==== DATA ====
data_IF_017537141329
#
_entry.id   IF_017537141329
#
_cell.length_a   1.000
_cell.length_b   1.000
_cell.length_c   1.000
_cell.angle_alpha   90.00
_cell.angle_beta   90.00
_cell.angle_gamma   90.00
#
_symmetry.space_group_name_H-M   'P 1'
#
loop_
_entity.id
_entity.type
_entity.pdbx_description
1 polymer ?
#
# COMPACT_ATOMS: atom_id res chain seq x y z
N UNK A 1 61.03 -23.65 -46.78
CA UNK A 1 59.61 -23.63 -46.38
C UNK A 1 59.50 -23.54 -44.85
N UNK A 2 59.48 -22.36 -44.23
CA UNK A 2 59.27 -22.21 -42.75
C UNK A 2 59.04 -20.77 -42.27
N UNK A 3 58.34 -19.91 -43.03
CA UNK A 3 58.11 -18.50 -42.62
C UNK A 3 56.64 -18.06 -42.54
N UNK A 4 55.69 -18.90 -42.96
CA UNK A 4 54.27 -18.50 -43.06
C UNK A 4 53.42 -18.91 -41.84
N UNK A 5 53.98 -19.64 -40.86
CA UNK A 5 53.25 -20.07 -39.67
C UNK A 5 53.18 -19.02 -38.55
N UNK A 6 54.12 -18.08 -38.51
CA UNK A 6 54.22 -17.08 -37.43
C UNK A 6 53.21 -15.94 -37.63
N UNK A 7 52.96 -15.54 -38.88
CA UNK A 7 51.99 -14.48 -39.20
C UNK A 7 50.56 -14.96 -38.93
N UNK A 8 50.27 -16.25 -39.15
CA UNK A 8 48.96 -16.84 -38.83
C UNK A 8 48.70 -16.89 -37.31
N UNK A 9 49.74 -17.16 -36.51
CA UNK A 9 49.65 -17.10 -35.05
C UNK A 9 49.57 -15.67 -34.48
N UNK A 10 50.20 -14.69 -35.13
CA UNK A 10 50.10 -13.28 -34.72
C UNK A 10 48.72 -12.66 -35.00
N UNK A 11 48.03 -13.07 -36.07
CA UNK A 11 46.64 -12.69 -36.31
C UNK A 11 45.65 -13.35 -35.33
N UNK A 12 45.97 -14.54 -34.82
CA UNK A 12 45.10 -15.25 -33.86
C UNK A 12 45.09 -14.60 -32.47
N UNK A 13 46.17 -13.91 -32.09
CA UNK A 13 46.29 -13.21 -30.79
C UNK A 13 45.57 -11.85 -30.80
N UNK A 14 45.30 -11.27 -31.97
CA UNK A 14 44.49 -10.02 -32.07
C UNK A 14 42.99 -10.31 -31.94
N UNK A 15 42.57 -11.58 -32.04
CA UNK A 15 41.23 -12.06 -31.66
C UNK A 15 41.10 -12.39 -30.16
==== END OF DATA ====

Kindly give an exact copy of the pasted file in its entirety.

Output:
data_IF_017537141329
#
_entry.id   IF_017537141329
#
_cell.length_a   1.000
_cell.length_b   1.000
_cell.length_c   1.000
_cell.angle_alpha   90.00
_cell.angle_beta   90.00
_cell.angle_gamma   90.00
#
_symmetry.space_group_name_H-M   'P 1'
#
loop_
_entity.id
_entity.type
_entity.pdbx_description
1 polymer ?
#
# COMPACT_ATOMS: atom_id res chain seq x y z
N UNK A 1 61.03 -23.65 -46.78
CA UNK A 1 59.61 -23.63 -46.38
C UNK A 1 59.50 -23.54 -44.85
N UNK A 2 59.48 -22.36 -44.23
CA UNK A 2 59.27 -22.21 -42.75
C UNK A 2 59.04 -20.77 -42.27
N UNK A 3 58.34 -19.91 -43.03
CA UNK A 3 58.11 -18.50 -42.62
C UNK A 3 56.64 -18.06 -42.54
N UNK A 4 55.69 -18.90 -42.96
CA UNK A 4 54.27 -18.50 -43.06
C UNK A 4 53.42 -18.91 -41.84
N UNK A 5 53.98 -19.64 -40.86
CA UNK A 5 53.25 -20.07 -39.67
C UNK A 5 53.18 -19.02 -38.55
N UNK A 6 54.12 -18.08 -38.51
CA UNK A 6 54.22 -17.08 -37.43
C UNK A 6 53.21 -15.94 -37.63
N UNK A 7 52.96 -15.54 -38.88
CA UNK A 7 51.99 -14.48 -39.20
C UNK A 7 50.56 -14.96 -38.93
N UNK A 8 50.27 -16.25 -39.15
CA UNK A 8 48.96 -16.84 -38.83
C UNK A 8 48.70 -16.89 -37.31
N UNK A 9 49.74 -17.16 -36.51
CA UNK A 9 49.65 -17.10 -35.05
C UNK A 9 49.57 -15.67 -34.48
N UNK A 10 50.20 -14.69 -35.13
CA UNK A 10 50.10 -13.28 -34.72
C UNK A 10 48.72 -12.66 -35.00
N UNK A 11 48.03 -13.07 -36.07
CA UNK A 11 46.64 -12.69 -36.31
C UNK A 11 45.65 -13.35 -35.33
N UNK A 12 45.97 -14.54 -34.82
CA UNK A 12 45.10 -15.25 -33.86
C UNK A 12 45.09 -14.60 -32.47
N UNK A 13 46.17 -13.91 -32.09
CA UNK A 13 46.29 -13.21 -30.79
C UNK A 13 45.57 -11.85 -30.80
N UNK A 14 45.30 -11.27 -31.97
CA UNK A 14 44.49 -10.02 -32.07
C UNK A 14 42.99 -10.31 -31.94
N UNK A 15 42.57 -11.58 -32.04
CA UNK A 15 41.23 -12.06 -31.66
C UNK A 15 41.10 -12.39 -30.16